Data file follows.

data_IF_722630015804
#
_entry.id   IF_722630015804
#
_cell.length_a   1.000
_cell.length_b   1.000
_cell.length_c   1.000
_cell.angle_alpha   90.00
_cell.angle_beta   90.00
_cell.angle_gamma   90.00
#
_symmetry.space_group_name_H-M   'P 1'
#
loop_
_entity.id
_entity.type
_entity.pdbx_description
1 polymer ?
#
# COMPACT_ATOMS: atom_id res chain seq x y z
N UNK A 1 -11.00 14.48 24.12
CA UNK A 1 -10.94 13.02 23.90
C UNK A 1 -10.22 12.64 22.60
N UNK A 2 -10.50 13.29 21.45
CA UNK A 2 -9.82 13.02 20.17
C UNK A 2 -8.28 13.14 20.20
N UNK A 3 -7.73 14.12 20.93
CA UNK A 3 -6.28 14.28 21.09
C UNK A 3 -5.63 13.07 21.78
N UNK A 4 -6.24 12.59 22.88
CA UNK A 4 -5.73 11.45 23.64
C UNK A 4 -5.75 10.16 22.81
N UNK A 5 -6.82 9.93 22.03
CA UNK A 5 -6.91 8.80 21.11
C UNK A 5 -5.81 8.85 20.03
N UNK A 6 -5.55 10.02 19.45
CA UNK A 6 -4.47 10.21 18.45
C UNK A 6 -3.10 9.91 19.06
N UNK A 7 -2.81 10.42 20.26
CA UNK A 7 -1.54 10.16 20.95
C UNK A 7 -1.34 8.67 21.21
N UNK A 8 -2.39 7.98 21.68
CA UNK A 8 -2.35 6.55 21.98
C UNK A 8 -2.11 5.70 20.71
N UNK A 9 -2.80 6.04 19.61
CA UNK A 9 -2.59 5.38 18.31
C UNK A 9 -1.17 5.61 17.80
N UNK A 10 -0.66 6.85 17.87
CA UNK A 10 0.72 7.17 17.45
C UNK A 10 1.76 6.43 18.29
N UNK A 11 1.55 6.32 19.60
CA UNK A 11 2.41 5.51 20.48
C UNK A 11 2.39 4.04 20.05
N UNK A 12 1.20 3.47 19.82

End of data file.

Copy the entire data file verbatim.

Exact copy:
data_IF_722630015804
#
_entry.id   IF_722630015804
#
_cell.length_a   1.000
_cell.length_b   1.000
_cell.length_c   1.000
_cell.angle_alpha   90.00
_cell.angle_beta   90.00
_cell.angle_gamma   90.00
#
_symmetry.space_group_name_H-M   'P 1'
#
loop_
_entity.id
_entity.type
_entity.pdbx_description
1 polymer ?
#
# COMPACT_ATOMS: atom_id res chain seq x y z
N UNK A 1 -11.00 14.48 24.12
CA UNK A 1 -10.94 13.02 23.90
C UNK A 1 -10.22 12.64 22.60
N UNK A 2 -10.50 13.29 21.45
CA UNK A 2 -9.82 13.02 20.17
C UNK A 2 -8.28 13.14 20.20
N UNK A 3 -7.73 14.12 20.93
CA UNK A 3 -6.28 14.28 21.09
C UNK A 3 -5.63 13.07 21.78
N UNK A 4 -6.24 12.59 22.88
CA UNK A 4 -5.73 11.45 23.64
C UNK A 4 -5.75 10.16 22.81
N UNK A 5 -6.82 9.93 22.03
CA UNK A 5 -6.91 8.80 21.11
C UNK A 5 -5.81 8.85 20.03
N UNK A 6 -5.55 10.02 19.45
CA UNK A 6 -4.47 10.21 18.45
C UNK A 6 -3.10 9.91 19.06
N UNK A 7 -2.81 10.42 20.26
CA UNK A 7 -1.54 10.16 20.95
C UNK A 7 -1.34 8.67 21.21
N UNK A 8 -2.39 7.98 21.68
CA UNK A 8 -2.35 6.55 21.98
C UNK A 8 -2.11 5.70 20.71
N UNK A 9 -2.80 6.04 19.61
CA UNK A 9 -2.59 5.38 18.31
C UNK A 9 -1.17 5.61 17.80
N UNK A 10 -0.66 6.85 17.87
CA UNK A 10 0.72 7.17 17.45
C UNK A 10 1.76 6.43 18.29
N UNK A 11 1.55 6.32 19.60
CA UNK A 11 2.41 5.51 20.48
C UNK A 11 2.39 4.04 20.05
N UNK A 12 1.20 3.47 19.82